Our Family Practice

Subtitle

Do I need a measles vaccine?

In February and March of 2019 eight cases of measles were contracted in Ocean County, all confined to the town of Lakewood.  There have been no documented cases since. All cases involved persons who were not vaccinated or had no documentation of vaccination.

Let’s first start with who does not need a measles vaccine.

You do not need measles, mumps, and rubella (MMR) vaccine if you meet any of these criteria for evidence of immunity:

  • You have written documentation of adequate vaccination:
    • at least one dose of a measles, mumps, and rubella virus-containing vaccine administered on or after the first birthday for preschool-age children and adults not at high risk for exposure and transmission
    • two doses of measles and mumps virus-containing vaccine for school-age children and adults at high risk for exposure and transmission, including college students, healthcare personnel, international travelers, and groups at increased risk during outbreaks
  • You have laboratory confirmation of past infection or had blood tests that show you are immune to measles, mumps, and rubella.
  • You were born before 1957.*

If you do not have evidence of immunity against measles, mumps, and rubella, talk with your doctor about getting vaccinated. If you’re unsure whether you’ve been vaccinated, you should first try to find your vaccination records.  If you do not have written documentation of MMR vaccine, you should get vaccinated. The MMR vaccine is safe, and there is no harm in getting another dose if you may already be immune to measles, mumps, or rubella.

If you received a measles vaccine in the 1960s, you may not need to be re-vaccinated. People who have documentation of receiving LIVE measles vaccine in the 1960s do not need to be re-vaccinated. People who were vaccinated prior to 1968 with either inactivated (killed) measles vaccine or measles vaccine of unknown type should be re-vaccinated with at least one dose of live attenuated measles vaccine. This recommendation is intended to protect those who may have received killed measles vaccine, which was available in 1963-1967 and was not effective.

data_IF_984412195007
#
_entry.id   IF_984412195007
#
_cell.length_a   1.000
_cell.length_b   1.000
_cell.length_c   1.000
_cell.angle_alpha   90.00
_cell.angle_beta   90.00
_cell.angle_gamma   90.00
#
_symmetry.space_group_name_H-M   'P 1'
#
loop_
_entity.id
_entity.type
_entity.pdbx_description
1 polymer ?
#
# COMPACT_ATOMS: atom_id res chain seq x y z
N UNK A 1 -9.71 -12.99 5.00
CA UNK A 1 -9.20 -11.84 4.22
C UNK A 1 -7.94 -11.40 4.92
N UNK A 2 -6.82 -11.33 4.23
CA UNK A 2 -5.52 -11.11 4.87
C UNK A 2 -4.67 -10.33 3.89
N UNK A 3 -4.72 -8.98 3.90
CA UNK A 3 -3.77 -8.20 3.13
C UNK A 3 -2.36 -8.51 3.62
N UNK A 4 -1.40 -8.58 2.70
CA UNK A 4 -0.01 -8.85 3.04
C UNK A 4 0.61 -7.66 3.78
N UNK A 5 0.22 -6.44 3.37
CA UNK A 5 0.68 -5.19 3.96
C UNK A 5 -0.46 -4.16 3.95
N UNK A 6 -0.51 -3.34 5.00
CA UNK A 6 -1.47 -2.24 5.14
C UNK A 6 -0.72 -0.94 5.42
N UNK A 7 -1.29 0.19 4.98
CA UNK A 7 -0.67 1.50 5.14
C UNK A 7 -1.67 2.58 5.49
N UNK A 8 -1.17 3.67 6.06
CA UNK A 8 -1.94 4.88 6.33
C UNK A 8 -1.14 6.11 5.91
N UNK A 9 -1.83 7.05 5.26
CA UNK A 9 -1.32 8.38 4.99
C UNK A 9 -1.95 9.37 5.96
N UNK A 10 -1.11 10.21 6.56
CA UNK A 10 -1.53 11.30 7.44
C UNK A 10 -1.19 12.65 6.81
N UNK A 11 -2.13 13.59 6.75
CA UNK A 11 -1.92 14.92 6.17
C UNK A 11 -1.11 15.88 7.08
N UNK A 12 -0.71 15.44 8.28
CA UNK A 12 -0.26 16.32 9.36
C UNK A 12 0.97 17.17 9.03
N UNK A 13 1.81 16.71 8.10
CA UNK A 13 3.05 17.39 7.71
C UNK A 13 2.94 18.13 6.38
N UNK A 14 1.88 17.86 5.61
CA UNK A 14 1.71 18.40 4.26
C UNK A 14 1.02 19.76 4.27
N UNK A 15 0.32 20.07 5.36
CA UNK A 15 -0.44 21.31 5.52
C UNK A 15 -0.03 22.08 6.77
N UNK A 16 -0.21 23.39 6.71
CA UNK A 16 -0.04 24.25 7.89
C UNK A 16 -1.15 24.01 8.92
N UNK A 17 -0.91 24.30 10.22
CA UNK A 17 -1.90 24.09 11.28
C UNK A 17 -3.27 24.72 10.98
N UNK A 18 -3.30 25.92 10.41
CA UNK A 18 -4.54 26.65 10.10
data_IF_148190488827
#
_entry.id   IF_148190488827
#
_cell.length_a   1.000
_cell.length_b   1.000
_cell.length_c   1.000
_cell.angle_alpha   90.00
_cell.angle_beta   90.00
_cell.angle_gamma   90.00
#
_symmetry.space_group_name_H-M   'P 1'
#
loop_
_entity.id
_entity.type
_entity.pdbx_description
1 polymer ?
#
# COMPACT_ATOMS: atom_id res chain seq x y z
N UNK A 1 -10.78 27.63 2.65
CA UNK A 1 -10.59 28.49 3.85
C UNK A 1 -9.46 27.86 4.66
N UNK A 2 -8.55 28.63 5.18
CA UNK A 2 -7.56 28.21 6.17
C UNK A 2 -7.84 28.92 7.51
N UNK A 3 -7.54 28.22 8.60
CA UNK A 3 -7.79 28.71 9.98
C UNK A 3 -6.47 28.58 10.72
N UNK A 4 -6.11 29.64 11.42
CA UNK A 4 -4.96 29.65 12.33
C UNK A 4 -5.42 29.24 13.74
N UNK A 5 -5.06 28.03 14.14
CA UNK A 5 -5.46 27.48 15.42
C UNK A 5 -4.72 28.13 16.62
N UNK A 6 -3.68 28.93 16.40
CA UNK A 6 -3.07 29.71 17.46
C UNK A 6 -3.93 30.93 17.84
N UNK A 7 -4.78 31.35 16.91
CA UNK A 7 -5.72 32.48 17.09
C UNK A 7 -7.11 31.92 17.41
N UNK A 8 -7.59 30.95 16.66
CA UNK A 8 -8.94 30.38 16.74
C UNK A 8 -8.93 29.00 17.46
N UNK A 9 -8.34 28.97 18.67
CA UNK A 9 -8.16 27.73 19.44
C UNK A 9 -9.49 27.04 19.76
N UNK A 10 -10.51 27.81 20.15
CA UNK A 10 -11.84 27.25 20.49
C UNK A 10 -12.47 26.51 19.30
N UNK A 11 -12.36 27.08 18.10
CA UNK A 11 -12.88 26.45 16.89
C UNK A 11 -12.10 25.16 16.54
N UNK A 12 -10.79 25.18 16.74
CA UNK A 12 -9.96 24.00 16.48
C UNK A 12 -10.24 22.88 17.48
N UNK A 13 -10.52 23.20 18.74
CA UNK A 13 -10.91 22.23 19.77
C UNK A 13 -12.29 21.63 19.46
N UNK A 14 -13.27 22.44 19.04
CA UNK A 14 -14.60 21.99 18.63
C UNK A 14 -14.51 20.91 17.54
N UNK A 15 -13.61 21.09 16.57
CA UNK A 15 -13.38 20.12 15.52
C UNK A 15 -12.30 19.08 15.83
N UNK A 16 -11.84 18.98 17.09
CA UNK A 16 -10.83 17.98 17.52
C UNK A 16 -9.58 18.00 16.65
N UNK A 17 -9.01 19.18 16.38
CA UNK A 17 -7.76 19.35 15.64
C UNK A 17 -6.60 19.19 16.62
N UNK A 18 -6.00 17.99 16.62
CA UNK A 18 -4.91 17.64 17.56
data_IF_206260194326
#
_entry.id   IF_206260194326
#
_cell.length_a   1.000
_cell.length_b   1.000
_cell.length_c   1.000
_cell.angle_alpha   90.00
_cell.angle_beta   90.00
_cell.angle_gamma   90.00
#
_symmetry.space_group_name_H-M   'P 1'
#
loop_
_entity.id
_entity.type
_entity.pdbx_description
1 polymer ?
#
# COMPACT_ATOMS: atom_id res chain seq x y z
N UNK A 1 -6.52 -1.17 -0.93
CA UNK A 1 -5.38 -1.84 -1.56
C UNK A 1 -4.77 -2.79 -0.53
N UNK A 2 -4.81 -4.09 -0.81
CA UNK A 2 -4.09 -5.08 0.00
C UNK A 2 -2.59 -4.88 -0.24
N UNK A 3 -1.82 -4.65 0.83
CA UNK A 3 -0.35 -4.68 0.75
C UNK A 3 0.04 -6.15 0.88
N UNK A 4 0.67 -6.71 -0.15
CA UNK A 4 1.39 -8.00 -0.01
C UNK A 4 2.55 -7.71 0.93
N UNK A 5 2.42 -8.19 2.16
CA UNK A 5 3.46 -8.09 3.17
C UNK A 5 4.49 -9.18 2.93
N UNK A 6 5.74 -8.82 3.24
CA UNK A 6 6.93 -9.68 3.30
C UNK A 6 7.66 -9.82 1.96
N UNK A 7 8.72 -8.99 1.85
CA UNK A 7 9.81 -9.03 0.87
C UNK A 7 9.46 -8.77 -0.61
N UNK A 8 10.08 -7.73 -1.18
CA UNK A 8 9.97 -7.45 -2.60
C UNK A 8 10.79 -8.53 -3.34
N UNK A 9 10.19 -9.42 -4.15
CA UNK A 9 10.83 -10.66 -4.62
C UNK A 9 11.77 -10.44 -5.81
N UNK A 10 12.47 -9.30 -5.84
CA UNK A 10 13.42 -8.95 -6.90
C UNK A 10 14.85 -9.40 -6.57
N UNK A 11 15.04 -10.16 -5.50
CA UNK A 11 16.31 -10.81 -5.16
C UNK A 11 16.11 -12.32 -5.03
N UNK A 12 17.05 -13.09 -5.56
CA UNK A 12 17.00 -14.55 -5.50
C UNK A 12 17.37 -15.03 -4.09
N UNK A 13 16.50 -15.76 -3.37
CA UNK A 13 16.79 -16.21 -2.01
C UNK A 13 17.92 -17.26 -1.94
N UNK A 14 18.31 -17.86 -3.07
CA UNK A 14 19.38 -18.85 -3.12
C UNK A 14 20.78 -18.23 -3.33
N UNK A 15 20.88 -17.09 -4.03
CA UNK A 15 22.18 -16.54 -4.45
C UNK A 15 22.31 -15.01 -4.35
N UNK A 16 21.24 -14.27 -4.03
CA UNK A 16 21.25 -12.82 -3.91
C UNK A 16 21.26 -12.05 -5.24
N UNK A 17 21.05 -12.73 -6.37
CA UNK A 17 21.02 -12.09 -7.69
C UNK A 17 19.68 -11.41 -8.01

* Birth before 1957 provides only presumptive evidence for measles, mumps, and rubella. Before vaccines were available, nearly everyone was infected with measles, mumps, and rubella viruses during childhood. The majority of people born before 1957 is likely to have been infected naturally and therefore is presumed to be protected against measles, mumps, and rubella. Healthcare personnel born before 1957 without laboratory evidence of immunity or disease should consider getting two doses of MMR vaccine.

So, who needs a measles vaccine?

  1. Any adult who has never been immunized
  2. Any adult who had the killed measles vaccine given between 1963-1967
  3. Healthcare workers who only received 1 measles vaccine as children.

If you are uncertain of your vaccination status, a simple blood test ordered by your primary care provider can provide the answer.

Who cares about measles?

We do.  There have been over 700 cases of the measles so far in the U.S. this year, up from 37 cases in all of 2004.  This is a disease that will kill 1 of every 500 people who become infected with it.  90% of susceptible people exposed the measles virus will develop the disease.  Exposure can be as easy as standing behind someone in a grocery line.   Because not everyone who is vaccinated develops immunity, when the disease is active in the community some people who have had their shots can still get sick.  The measles vaccine is incredibly safe and effective – we would never recommend it if this were not true.  It does not cause autism.  When you vaccinate you protect not only your own family, but the families of your friends and neighbors.  We feel that measles vaccination is a true community responsibility.